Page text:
“Many people in the area have not been drinking well water for a long time,” she said.

Council was warned the cost is based on frontage - not per unit.

Tocher said council could enter into an agreement with residents to split costs according to the number of units - if the residents agree.

Director of finance Sharon Marshall warned council to be careful what the fees are called and said there are options available to the town.

Stull said while there may be a perception people do not want town water, there may be a different opinion when specific people are asked that same question - especially those who have long-term plans for a property but are encumbered by the neighbours’ dug wells.

“It may be of interest to find out if they are interested.”

Stull said she wanted to meet with people to describe the initial stage of what is happening. “We’d been trying to determine if this was doable.”

But even if water could be brought in, Stull was asked how the septic issue can be addressed.

She said considering the number of dug wells in the area, soaker septic pits might not be the best way to proceed.

Mayor Lou Maieron asked what is in use by other residents of the area.

Stull said the area is old enough that there are not many good records. “There are some records,” she said.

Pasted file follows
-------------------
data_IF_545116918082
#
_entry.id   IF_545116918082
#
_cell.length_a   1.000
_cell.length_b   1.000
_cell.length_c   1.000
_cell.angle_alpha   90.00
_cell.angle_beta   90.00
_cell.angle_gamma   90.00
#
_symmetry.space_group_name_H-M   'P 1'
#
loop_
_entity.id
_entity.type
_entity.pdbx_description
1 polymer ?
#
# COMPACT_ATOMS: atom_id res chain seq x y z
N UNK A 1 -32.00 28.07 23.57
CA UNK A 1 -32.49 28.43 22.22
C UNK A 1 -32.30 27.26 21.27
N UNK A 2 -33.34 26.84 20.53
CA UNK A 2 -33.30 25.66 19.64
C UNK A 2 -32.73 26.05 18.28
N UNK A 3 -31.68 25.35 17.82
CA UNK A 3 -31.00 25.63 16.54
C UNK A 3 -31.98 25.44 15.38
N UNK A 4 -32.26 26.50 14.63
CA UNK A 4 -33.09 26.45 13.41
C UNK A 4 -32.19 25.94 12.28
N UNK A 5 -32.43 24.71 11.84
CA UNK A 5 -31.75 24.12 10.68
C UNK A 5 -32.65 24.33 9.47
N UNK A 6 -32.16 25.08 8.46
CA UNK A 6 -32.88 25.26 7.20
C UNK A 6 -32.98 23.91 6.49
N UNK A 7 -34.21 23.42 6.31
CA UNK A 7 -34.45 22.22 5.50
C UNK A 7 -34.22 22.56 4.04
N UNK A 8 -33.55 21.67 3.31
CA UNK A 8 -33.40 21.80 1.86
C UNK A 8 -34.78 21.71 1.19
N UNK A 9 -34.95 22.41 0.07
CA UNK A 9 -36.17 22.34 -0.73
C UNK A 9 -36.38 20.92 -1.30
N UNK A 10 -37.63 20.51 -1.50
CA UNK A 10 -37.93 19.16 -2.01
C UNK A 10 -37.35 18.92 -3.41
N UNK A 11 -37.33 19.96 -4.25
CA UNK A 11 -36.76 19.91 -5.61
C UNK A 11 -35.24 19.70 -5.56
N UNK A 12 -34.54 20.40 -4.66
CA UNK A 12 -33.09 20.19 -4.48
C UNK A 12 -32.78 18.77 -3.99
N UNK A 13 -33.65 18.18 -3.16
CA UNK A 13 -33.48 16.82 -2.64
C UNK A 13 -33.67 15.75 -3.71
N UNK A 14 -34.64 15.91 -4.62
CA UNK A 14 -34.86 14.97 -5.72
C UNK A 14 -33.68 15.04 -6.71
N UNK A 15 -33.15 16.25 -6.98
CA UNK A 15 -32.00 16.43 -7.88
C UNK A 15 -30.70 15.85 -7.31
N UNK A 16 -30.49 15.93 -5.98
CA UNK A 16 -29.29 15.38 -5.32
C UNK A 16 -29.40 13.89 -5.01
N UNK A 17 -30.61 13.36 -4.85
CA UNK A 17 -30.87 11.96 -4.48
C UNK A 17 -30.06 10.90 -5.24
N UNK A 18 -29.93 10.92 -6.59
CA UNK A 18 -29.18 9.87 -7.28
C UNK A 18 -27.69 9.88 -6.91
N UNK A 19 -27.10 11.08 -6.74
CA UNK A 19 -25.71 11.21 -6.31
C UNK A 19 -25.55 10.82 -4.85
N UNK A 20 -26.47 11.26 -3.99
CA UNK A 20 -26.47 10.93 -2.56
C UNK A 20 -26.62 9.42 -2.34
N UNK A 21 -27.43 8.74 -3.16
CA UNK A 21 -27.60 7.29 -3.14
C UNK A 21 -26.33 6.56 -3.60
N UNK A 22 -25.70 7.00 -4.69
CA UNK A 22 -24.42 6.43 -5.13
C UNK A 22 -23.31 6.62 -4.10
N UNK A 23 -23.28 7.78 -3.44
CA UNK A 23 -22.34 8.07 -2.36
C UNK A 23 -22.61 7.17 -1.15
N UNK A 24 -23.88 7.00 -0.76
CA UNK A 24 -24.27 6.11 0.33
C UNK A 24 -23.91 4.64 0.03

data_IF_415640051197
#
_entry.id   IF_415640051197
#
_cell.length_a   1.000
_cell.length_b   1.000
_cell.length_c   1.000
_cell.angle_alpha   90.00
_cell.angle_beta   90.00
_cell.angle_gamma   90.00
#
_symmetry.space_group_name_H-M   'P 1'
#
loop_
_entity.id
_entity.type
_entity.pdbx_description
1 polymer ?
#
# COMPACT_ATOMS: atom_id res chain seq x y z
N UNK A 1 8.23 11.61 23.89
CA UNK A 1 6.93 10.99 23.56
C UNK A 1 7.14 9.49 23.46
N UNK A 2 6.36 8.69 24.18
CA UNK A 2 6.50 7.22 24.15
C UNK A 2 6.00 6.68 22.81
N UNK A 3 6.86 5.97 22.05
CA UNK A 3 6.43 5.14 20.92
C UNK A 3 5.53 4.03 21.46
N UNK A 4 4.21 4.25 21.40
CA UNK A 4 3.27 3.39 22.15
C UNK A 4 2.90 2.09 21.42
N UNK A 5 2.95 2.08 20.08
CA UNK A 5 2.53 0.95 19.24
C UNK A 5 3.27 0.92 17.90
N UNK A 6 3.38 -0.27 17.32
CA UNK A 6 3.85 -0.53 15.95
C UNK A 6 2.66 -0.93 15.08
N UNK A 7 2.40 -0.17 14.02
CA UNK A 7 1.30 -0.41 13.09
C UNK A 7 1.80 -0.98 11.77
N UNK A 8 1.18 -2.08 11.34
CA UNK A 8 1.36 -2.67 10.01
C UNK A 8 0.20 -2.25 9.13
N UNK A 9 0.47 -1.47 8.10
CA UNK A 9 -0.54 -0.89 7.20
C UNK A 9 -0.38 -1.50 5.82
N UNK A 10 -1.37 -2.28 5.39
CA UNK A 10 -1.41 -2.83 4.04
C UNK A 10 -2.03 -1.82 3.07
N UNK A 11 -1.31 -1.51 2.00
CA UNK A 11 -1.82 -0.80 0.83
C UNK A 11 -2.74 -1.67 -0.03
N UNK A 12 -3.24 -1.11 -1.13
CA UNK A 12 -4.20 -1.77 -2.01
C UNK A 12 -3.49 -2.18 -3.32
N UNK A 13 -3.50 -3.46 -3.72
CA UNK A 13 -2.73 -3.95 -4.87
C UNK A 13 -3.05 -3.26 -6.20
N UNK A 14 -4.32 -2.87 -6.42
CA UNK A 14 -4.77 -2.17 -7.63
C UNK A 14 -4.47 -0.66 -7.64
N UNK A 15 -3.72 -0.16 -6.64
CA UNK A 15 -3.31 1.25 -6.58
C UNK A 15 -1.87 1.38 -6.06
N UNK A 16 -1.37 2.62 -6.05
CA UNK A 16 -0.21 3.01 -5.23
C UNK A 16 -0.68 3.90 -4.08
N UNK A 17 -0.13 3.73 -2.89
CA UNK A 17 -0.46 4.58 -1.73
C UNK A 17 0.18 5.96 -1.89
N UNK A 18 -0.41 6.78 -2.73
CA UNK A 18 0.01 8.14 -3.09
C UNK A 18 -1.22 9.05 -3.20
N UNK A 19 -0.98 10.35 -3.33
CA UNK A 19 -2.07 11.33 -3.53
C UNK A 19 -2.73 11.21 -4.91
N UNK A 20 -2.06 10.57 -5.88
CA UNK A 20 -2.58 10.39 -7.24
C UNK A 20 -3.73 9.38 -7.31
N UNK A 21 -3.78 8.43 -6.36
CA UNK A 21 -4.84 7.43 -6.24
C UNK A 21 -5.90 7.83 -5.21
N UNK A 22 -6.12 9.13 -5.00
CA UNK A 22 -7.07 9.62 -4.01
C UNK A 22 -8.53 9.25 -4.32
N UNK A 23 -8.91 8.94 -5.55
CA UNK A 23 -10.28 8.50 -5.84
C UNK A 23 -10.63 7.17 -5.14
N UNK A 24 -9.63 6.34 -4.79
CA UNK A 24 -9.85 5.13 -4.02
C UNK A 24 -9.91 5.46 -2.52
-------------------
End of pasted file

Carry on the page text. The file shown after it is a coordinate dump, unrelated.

She added for anyone making a change, the only real option would be the installation of holding tanks for septage.

Maieron asked why a new home would not have to meet new requirements.

Stull said if a new home is built to match the size and number of fixtures, it might be allowed to use what is currently in place.

Councillor John Brennan asked what would happen if hook-ups become mandatory.

The difference, Tocher said, is currently there is no waterline in place.

“But the plan is to put one in,” Brennan said.

He said if a line is installed, “and it does not become mandatory to hook in, people are going to crucify you.”

Maieron asked if the costs are dependant on everyone participating in this.

Tocher said if it is designated as a local improvement, there is no choice but to share the costs.

Stull was hopeful that a meeting could be held. She wants to have one as soon as possible because of the proposals. If enough interest is expressed, council can make a decision, she said.

She thinks it will make a difference to people thinking of selling, renovating or improving their properties.

“Right now everybody’s hands are tied with each other’s right now. You might be surprised at the number of people who would see this as solving a number of problems.”

The resolution before council was that a meeting be held for Hillsburgh residents along Trafalgar Road between Mill and Church Streets to discuss the potential of installing a municipal water supply as a local area improvement or another charge. As a result, there would be an opportunity to extend water services to both sides of the street.

In addition, residents of George Street would be invited since there would be the potential of extending water service to that area as well.

“This is just a scoping out meeting,” Maieron said. “I think its a good idea to have the discussion.”



November 4, 2011